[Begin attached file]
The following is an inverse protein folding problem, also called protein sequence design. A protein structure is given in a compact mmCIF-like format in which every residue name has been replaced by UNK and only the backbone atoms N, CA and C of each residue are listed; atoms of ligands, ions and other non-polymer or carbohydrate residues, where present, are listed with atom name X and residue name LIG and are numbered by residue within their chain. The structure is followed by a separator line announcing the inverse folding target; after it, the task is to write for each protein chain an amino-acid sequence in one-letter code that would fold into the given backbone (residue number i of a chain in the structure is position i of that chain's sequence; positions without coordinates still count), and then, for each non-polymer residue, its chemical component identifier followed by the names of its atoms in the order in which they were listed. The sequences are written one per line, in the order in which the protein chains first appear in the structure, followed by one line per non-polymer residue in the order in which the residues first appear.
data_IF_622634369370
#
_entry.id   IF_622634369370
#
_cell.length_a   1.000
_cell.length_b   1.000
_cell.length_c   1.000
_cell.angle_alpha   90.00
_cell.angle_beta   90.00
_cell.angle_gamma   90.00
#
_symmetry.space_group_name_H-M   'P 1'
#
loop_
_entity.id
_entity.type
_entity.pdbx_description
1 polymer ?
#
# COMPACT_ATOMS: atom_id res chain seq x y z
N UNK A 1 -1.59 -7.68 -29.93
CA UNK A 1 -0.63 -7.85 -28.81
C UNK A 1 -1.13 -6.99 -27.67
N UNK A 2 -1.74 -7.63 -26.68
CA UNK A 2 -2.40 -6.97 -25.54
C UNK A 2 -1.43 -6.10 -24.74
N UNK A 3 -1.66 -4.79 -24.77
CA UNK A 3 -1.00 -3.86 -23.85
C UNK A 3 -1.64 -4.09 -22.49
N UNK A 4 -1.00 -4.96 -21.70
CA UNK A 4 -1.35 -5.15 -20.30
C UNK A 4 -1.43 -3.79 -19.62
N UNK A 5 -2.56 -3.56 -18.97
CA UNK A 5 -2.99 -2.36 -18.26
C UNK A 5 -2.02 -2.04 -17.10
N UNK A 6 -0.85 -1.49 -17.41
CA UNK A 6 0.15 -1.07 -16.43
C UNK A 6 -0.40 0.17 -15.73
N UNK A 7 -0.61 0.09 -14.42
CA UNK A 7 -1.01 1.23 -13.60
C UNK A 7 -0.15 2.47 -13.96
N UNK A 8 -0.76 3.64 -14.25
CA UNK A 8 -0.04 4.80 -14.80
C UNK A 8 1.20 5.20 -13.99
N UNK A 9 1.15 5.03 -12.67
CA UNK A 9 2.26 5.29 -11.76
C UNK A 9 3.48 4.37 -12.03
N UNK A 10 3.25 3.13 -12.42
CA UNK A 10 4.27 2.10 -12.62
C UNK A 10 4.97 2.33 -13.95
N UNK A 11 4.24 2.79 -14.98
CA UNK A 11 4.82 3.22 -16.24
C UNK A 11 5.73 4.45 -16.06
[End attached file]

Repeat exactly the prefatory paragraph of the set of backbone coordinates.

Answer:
The following is an inverse protein folding problem, also called protein sequence design. A protein structure is given in a compact mmCIF-like format in which every residue name has been replaced by UNK and only the backbone atoms N, CA and C of each residue are listed; atoms of ligands, ions and other non-polymer or carbohydrate residues, where present, are listed with atom name X and residue name LIG and are numbered by residue within their chain. The structure is followed by a separator line announcing the inverse folding target; after it, the task is to write for each protein chain an amino-acid sequence in one-letter code that would fold into the given backbone (residue number i of a chain in the structure is position i of that chain's sequence; positions without coordinates still count), and then, for each non-polymer residue, its chemical component identifier followed by the names of its atoms in the order in which they were listed. The sequences are written one per line, in the order in which the protein chains first appear in the structure, followed by one line per non-polymer residue in the order in which the residues first appear.